8. The Good, the Bad, and the Ugly (Sergio Leone, 1966)
Sergio Leone makes it hard for us to pick a magnus opus from his films. Once Upon a Time in the West and Once Upon a Time in America could easily be ranked just as high in the list. Yet, it is the final installment of The Dollars Trilogy that sweeps all glory.
Two men ally themselves to find gold buried in a cemetery, before a third reaches it. A particular sequence stands out in the movie, a set piece that depicts Union troops trying to storm Confederates. The main characters intervene in the conflict, changing the world around them, something almost reminiscent of a medieval knight tale. Ironically, the characters must overcome this blood bath to get to their goal: a cemetery.
Leone chose to shoot his film in Spanish landscapes, having them doubled as America. The landscapes are arid and unforgiving, surpassed only by the characters that inhabit them. His is a brutal depiction of the Wild West, a place governed by the law of the cunning and the violent.
The climax of the movie remains one of the best scenes in cinema history, featuring the trademark style directors like Quentin Tarantino would employ in their own films.
The Good, The Bad, and The Ugly is the quintessential Spaghetti Western and one of the most palatable epics ever made.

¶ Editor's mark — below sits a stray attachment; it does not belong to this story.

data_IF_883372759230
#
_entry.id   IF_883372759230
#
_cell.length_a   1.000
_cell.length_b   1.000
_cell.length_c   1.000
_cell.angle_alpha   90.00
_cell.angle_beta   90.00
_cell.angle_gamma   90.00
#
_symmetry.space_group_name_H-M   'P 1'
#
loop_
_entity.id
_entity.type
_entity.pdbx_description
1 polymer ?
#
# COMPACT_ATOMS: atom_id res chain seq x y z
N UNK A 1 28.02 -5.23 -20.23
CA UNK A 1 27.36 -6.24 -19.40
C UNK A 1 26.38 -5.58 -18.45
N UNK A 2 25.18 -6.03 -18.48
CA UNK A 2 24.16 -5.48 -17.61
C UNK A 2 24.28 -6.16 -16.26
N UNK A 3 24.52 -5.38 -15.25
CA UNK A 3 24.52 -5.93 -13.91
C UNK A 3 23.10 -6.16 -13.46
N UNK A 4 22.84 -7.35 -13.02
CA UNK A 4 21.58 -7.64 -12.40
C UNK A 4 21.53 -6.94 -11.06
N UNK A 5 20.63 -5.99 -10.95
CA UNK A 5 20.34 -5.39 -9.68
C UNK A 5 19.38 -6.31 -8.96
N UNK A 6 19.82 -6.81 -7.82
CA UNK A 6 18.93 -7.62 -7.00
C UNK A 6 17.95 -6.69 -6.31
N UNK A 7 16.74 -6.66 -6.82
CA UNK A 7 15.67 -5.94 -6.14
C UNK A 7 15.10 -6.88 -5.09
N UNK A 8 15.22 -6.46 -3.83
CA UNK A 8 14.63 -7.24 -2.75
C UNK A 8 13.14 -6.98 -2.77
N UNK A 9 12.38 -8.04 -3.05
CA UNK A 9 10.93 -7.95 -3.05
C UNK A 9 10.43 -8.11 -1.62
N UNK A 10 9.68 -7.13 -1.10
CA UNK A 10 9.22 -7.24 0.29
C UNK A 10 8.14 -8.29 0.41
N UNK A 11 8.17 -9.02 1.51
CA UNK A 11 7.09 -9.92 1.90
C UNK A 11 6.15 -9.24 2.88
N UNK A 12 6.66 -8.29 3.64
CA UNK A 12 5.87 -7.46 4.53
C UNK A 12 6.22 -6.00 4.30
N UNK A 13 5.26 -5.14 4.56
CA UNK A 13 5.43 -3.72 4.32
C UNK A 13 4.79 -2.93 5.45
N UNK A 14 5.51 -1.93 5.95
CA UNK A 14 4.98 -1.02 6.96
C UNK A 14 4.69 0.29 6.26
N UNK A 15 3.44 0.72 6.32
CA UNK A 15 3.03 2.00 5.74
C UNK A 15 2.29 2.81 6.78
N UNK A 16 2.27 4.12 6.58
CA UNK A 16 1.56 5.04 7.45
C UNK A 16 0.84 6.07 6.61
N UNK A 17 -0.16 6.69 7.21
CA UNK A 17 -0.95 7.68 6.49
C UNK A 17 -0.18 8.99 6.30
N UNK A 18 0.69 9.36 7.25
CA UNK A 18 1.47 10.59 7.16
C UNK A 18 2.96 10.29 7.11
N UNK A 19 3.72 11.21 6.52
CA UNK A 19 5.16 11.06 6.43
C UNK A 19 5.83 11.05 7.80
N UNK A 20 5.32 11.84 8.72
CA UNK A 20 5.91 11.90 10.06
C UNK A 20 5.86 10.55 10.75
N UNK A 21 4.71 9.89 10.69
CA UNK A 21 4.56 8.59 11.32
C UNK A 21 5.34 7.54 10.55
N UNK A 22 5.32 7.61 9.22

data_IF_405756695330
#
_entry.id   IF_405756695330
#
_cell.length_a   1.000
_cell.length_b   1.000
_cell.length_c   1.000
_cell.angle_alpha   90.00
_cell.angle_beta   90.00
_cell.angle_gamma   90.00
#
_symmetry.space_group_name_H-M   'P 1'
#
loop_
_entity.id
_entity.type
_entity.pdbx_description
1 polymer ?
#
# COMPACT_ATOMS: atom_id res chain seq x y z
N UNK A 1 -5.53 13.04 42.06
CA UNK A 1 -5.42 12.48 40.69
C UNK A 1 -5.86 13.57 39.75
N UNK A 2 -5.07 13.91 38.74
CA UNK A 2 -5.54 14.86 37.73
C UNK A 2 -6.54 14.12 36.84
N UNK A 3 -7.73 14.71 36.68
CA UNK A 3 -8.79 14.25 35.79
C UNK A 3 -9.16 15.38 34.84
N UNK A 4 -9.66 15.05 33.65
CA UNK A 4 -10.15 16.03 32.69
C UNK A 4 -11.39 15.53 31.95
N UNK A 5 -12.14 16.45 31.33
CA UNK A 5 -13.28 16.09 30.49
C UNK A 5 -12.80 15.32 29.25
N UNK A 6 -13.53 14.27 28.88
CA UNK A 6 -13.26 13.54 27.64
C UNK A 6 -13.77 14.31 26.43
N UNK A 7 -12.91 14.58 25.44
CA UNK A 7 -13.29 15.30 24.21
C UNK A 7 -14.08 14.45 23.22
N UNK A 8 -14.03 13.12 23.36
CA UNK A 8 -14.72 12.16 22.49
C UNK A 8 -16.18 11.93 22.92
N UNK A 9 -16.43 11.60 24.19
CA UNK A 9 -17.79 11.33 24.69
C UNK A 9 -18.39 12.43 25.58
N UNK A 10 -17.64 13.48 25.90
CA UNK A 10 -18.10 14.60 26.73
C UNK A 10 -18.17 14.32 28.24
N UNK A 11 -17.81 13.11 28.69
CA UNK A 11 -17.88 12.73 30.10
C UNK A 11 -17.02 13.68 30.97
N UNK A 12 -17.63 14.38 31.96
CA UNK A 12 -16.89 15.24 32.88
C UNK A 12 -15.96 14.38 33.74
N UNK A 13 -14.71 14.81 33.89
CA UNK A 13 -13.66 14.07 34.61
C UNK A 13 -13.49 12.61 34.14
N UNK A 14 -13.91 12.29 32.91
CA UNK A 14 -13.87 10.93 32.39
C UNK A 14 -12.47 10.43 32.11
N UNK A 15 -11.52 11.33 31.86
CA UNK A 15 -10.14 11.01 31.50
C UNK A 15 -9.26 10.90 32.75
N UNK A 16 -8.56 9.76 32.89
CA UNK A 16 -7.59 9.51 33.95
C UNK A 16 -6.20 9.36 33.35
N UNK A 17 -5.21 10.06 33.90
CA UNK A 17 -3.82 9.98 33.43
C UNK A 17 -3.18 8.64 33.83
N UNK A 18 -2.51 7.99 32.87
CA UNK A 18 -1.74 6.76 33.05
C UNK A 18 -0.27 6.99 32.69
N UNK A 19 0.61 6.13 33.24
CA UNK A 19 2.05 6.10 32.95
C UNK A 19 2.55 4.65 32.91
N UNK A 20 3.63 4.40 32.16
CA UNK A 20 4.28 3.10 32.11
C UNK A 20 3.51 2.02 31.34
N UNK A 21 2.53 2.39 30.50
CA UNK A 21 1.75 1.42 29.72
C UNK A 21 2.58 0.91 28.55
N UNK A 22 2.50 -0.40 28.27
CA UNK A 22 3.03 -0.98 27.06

7. Gone With The Wind (Victor Fleming, George Cukor, Sam Wood, 1939)
The definitive Hollywood epic, Gone With The Wind tells the classic story of love in times of war.
The romance between Scarlett and Rhett is among the most interesting and controversial in film. The characters are fueled by desire, duty, and lust. They provide us with a whirlwind of emotions, all unraveling with the Civil War as their background.
Clark Gable and Vivien Leigh give the performances of a lifetime. David O. Selznick, a legend in Hollywood at the time, produced the movie. He already had films such as Anna Karenina and A Tale of Two Cities under his belt, and went on to produce Hitchcock’s Rebecca, winning Best Picture at the Oscars for a second time.
Critics have torn the movie apart over the years. It has been criticized for ignoring slavery and segregation, while defending the South’s traditional values. It has even been charged with allusions to the Ku Klux Klan in particular scenes.
Gone with the Wind stands as the golden Hollywood film, the most beautiful and spectacular among melodramas.
6. Apocalypse Now (Francis Ford Coppola, 1979)
Francis Ford Coppola’s Apocalypse Now makes a strong case for the greatest war film ever made.
Adapted from Joseph Conrad’s Heart of Darkness, it tells the story of a death commando in Vietnam sent to murder an American colonel gone rogue. The characters navigate a river that takes them deeper into the jungle, into the heart of the war, making them as savage as their surroundings.
Coppola’s talent is at its peak when directing the battle sequences. We naturally enjoy the big explosions, the mighty guns, and the stench of testosterone running wild. We love every minute of it until the sequences take a twist. Civilians are in the way. Things get messy. We are suddenly repulsed with what’s happening on screen. No other movie delves as deep into the darkness within us all, the horrors from which war stems.
Like Herzog’s Fitzcarraldo, the making of Apocalypse Now is an epic movie on its own. The documentary film Heart of Darkness depicts Coppola’s struggle to make his vision come alive. To give an example, editor Walter Murch worked over two years in post-production to finish it.